Spice producers all around the world face a series of challenges which Fairtrade helps them overcome through initiatives like the Fairtrade premium and Standard practices.

Issues around
the globe

We use herbs and spices to liven up our food. But the farmers and workers who grow them are often left with a bitter taste in their mouth. Fortunately a huge variety of herbs and spices are now available as Fairtrade.

While the number of farmers and workers that grow herbs and spices is vast and diverse, the number of companies that trade and market them is not. This leads to a huge power imbalance when it comes to trade, with growers often feeling the pinch in terms of price.

The people who grow herbs and spices face many challenges:

  • Work in remote areas with poor transport and telecommunications links.
  • Increased production costs
  • Hampered their market access
  • Increased reliance on a limited number of traders that visit their area.
  • Changing weather patterns and commoditization of spices can fuel price fluctuations, making it even harder for smallholder farmers and plantation workers to earn a decent living from their crops.

Trade that is
making lives better

For several long-standing Fairtrade herbs and spices such as rooibos and vanilla, there is a Fairtrade Minimum Price aimed at covering the costs of sustainable production, as well as a Fairtrade Premium on top of that price. Among the many spices and herbs that Fairtrade includes, there are some which don’t have a Fairtrade Minimum Price. Traders that purchase these products on Fairtrade terms must pay producers a premium of 15% on top of the commercial sales price.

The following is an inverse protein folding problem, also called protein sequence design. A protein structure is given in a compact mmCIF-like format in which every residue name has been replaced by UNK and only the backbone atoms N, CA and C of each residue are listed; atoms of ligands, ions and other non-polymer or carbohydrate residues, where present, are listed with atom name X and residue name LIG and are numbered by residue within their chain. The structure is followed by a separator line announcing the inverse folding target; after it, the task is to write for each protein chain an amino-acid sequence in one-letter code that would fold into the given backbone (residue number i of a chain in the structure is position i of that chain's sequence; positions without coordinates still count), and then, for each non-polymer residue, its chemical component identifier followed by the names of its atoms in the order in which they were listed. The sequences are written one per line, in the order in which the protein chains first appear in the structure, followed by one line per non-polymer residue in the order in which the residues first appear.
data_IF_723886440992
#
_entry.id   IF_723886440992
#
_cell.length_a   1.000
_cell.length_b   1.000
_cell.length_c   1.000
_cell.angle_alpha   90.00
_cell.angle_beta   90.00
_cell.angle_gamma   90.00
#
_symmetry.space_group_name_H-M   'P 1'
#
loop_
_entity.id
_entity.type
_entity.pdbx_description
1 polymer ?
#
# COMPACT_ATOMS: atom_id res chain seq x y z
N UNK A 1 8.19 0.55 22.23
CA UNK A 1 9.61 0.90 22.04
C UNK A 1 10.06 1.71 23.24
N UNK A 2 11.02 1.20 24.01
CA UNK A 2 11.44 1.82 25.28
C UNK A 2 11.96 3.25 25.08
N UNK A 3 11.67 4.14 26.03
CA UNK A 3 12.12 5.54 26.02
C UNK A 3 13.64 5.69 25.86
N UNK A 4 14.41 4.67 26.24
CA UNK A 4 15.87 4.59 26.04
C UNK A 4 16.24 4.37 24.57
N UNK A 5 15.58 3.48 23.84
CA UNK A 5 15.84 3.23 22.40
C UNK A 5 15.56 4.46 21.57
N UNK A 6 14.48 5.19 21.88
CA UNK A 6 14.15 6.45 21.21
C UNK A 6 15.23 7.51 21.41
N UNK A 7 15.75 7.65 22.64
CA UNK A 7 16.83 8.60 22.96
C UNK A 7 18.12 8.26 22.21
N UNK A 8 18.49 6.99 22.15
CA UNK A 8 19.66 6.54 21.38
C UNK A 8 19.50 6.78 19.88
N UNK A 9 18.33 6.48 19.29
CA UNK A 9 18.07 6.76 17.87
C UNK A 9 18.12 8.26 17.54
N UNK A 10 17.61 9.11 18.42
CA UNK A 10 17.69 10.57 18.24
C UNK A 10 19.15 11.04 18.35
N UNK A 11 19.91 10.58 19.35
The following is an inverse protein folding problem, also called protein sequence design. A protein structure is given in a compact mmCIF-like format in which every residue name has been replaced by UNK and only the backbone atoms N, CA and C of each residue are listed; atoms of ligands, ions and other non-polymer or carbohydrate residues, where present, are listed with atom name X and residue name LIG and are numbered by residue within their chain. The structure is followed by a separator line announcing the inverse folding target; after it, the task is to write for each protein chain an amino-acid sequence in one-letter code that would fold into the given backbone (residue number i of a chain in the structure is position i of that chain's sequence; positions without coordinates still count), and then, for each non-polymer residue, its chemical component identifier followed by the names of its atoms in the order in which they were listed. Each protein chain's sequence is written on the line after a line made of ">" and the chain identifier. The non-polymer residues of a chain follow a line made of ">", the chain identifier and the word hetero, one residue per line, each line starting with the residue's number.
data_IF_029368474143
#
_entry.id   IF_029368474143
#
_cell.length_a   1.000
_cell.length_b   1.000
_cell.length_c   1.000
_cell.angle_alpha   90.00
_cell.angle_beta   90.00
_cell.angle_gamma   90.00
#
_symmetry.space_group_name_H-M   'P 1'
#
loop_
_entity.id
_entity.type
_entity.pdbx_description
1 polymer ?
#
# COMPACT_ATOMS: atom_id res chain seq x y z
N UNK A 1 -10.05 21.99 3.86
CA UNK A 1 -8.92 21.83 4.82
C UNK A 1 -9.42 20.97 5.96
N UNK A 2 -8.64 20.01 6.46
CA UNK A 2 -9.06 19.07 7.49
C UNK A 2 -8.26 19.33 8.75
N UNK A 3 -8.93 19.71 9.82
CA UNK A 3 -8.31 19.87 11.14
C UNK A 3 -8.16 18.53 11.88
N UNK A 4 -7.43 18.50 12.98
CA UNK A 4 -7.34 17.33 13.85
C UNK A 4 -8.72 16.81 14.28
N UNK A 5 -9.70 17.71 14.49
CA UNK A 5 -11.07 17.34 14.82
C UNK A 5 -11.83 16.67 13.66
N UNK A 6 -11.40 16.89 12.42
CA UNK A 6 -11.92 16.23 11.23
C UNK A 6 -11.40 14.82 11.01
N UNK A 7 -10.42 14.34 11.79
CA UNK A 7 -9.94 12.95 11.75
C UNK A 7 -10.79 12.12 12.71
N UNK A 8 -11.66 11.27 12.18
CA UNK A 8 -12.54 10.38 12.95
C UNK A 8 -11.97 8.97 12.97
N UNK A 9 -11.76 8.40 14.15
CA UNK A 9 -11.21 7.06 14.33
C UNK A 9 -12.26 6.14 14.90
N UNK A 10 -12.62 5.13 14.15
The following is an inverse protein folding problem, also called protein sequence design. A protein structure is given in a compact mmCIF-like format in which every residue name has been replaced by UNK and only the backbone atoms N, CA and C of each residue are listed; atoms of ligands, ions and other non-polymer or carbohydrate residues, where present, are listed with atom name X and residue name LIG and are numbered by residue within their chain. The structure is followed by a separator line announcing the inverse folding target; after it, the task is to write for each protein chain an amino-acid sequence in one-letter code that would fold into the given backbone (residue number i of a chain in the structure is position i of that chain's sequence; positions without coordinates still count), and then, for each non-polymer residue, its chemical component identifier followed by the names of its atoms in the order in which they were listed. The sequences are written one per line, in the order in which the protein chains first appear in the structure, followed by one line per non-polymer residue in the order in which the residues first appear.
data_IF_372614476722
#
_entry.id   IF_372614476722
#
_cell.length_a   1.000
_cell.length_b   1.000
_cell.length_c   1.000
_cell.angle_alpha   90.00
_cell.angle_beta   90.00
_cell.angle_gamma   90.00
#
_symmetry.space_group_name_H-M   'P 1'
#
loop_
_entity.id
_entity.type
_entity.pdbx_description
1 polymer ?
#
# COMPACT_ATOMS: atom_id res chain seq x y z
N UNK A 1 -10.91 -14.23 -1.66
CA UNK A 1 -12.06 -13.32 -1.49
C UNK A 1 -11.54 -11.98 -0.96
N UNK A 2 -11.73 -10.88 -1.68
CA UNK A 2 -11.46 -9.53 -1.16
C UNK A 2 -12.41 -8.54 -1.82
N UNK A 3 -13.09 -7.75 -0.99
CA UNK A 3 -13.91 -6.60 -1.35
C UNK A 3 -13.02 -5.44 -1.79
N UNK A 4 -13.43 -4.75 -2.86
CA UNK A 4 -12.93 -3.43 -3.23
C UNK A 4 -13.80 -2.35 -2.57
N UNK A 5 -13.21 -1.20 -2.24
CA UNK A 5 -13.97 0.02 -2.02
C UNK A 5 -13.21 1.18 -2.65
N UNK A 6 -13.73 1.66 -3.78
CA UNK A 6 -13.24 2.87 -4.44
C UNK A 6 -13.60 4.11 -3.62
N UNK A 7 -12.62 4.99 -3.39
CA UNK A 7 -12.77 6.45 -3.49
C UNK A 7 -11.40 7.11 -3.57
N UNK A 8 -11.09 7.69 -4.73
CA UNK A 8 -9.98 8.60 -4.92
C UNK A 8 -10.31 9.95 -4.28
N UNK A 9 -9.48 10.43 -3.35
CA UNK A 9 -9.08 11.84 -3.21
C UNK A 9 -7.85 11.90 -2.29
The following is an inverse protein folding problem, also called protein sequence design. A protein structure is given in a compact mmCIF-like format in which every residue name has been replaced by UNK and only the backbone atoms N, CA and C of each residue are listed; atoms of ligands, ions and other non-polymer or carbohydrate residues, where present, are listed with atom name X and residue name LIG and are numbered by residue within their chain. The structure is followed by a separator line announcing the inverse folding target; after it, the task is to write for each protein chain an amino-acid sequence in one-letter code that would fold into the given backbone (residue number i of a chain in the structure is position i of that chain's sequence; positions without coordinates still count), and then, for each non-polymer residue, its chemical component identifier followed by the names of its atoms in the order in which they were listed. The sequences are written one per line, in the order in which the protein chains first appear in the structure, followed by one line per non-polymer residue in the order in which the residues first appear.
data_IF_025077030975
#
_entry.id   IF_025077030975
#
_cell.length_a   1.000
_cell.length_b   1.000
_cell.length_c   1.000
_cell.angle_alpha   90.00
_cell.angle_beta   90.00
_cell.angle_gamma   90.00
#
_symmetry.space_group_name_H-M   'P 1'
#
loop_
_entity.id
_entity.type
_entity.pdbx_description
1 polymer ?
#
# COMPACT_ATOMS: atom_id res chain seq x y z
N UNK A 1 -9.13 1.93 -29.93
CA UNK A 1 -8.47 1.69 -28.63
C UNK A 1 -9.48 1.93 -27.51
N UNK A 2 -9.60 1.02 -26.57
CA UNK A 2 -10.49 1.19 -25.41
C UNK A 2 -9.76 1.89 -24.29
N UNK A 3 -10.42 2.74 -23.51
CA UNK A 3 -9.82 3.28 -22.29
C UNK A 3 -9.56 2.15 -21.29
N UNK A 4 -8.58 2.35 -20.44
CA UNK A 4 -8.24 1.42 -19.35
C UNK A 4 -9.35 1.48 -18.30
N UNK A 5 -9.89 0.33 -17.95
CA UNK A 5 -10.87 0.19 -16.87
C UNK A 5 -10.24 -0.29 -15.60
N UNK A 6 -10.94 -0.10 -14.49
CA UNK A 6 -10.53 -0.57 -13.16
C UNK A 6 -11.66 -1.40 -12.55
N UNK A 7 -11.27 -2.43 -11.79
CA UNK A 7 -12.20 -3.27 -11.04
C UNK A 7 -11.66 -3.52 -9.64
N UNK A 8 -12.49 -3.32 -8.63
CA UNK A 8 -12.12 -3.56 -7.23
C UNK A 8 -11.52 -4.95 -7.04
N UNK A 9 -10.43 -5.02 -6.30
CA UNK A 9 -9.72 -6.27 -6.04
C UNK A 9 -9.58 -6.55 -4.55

Small-scale farmers and plantation workers invest the Fairtrade Premium to foster the economic, social and ecological wellbeing of their communities. Popular investments include:

  • Education
  • Health care
  • Community projects
  • Processing equipment
  • Loans or cash payments to members

Fairtrade interventions related to Spices

Fairtrade works with farmers who’ve formed small producer organisations, as well as contract production organisations in the process of forming independent co-operatives. These farmer organisations create a local support mechanism that facilitate:

  • Access to markets

  • Access to finance

  • Knowledge sharing

  • Better resource management

  • Better risk management

Beyond the Fairtrade Minimum Price and Premium, Fairtrade brings many other benefits for the farmers and workers who grow herbs and spices.

Fairtrade also undertakes specific programmes linked to climate change response and gender equity, which herb and spice growers are able to participate in and learn from.

Our Standards encourages:

  • Access to credit ahead of harvest
  • Support on protection of health and safety as well as the environment
  • Training on cultivation and processing techniques

Producer Stories

How Fairtrade is enabling spice farmers in Kerala combat climate change

Brands that trade fair